Monday, March 12, 2012

Uzbekistan | Bukhara | Chasma Ayub

Seven hundred feet northeast of Ismael Samani’s Mausoleum is the Spring of Job, he of Afflictions notoriety. According to legend, way back in Old Testament days, long before Jesus was even a gleam in Joseph’s eye (assuming you do not believe in the doctrine of the Immaculate Conception) Job was wandering around in Mawarannahr, the land north of the Amu Darya River. As if he did not have enough problems of his own, here in the valley of the Zerafshan River, where Bukhara is now located, he encountered a terrible drought. A famine raged and people were dying of thirst. Job in his rage at these conditions thrust his walking stick into the ground and amazingly enough sweet, cool water began to pour out of the hole he had made. This water source began known as the Spring of Job, or Chasma Ayub. 

In the 12th century the Qarakhanid chieftain Arslan Khan, who then ruled Bukhara and as we shall soon see also built the famous Kalon Minaret, built a monument around the spring (which in fact appears to be a well). Apparently at least the foundation of this structure survived the Mongol assault on the city in 1220, and in 1380 or perhaps 1384 (a dated inscription over the door is unclear) Amir Timur, the immortal Tamerlane, apparently rebuilt or restored the existing structure and added a conical cupola on a high drum. This conical design is foreign to Mawarannahr, and at least one historian has speculated that it is the work of Khorezmian architects and builders who Amir Timur imported into the area after the fall of the Khorezemian capital to his troops in 1379 (Khorezm, as you know, is the ancient realm located on the lower Amu Darya, northwest of Mawarannahr). The other domes may date to as late of the sixteenth century. 

Apart from its unusual domed cupola and other domes the starkly austere fortress-like building is devoid of any exterior ornamentation. Inside the Spring (or well) of Job still provides water which is said to imbued with beneficial qualities. Many people come here on pilgrimages both to drink the water straight from the well and to fill bottles to take home. Some women apparently believe that drinking the water will help them conceive children. Even in the short time I was present three woman who came in separately drank the water and then sat down on the nearby benches to engage in fervent prayer. Presumably these prayers will work in coordination with the active participation of their spouses. In any case, the water does seem quite sweet, especially compared with the notoriously lousy Bukhara city water, and only slightly mineralized. I am a connoisseur of drinking water and while the Spring of Job may not provide the tastiest water in the world it is certainly passable, and an extra fillip of interest is added by its association with Job.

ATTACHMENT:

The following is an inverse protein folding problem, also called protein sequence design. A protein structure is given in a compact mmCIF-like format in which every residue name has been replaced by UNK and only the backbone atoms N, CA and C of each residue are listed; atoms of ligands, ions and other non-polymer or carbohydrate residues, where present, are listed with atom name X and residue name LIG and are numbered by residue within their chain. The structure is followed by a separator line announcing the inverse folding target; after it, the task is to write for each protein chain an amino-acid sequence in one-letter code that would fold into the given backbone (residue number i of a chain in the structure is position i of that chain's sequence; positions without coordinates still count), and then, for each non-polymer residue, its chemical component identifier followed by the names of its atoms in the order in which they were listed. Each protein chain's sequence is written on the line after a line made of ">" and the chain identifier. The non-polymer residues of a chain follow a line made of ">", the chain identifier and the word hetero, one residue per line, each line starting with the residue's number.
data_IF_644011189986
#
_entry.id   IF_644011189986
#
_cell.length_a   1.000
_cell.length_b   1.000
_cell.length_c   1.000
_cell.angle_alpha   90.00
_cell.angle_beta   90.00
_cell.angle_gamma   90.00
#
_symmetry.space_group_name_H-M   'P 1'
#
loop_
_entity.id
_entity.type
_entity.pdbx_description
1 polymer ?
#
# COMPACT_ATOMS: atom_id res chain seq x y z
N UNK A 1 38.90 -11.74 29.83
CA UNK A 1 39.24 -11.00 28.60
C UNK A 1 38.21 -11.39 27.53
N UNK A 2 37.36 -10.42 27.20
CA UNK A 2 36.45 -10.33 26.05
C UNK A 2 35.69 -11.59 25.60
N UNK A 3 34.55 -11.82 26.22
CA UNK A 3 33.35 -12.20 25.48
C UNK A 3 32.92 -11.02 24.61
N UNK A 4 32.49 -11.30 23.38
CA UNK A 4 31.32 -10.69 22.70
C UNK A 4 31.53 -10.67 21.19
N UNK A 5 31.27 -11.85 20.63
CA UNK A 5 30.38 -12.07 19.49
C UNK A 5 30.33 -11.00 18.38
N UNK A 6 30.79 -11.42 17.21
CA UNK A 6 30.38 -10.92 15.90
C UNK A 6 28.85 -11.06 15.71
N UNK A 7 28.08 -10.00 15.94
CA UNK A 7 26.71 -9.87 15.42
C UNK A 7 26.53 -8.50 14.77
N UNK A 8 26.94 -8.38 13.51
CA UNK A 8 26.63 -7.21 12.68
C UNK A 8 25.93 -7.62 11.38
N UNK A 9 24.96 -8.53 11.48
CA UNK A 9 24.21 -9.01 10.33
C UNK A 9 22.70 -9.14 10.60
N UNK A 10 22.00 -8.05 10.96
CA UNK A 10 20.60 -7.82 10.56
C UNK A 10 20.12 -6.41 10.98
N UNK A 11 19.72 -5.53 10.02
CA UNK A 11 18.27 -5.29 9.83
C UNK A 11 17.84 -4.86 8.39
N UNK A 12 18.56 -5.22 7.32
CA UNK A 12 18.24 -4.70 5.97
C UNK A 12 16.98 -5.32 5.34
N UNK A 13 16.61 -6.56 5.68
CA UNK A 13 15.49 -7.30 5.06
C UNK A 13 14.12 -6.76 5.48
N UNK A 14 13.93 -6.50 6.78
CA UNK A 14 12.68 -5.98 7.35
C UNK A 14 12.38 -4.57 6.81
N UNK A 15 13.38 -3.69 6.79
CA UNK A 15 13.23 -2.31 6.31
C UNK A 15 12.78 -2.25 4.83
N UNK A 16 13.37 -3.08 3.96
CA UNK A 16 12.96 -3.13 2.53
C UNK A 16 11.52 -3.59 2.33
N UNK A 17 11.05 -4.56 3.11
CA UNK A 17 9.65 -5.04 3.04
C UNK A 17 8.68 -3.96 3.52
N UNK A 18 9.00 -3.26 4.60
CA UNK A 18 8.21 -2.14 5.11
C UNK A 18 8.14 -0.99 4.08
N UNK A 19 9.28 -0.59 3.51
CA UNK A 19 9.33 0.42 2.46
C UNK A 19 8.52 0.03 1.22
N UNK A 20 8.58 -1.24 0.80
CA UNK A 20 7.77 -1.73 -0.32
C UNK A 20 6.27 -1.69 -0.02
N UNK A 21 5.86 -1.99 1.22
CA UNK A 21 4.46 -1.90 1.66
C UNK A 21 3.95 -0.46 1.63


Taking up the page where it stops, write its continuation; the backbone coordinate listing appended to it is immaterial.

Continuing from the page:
Just behind well, in a separate room, is a tomb. Some tour guides and local touts insist that this is the tomb of Job himself. You may wonder how an Old Testament character ended up buried in Bukhara, but remember, Daniel, he of Lion’s Den fame, is said to be buried in Samarkand. Written histories and guidebooks, however, maintain a discrete silent about who may be buried here. But if the Afflicted One is not buried here then we must wonder who is?
 Front of Chasma Ayub
 Back of Chasma Ayub, showing the unusual conical dome on a high drum
 Water spigots offering water from the Spring of Job. The tomb can be seen behind. 
 The Spring of Job (apparently a well) itself
The tomb behind the well. Does Job rest here after his Sojourn in this Vale of Tears?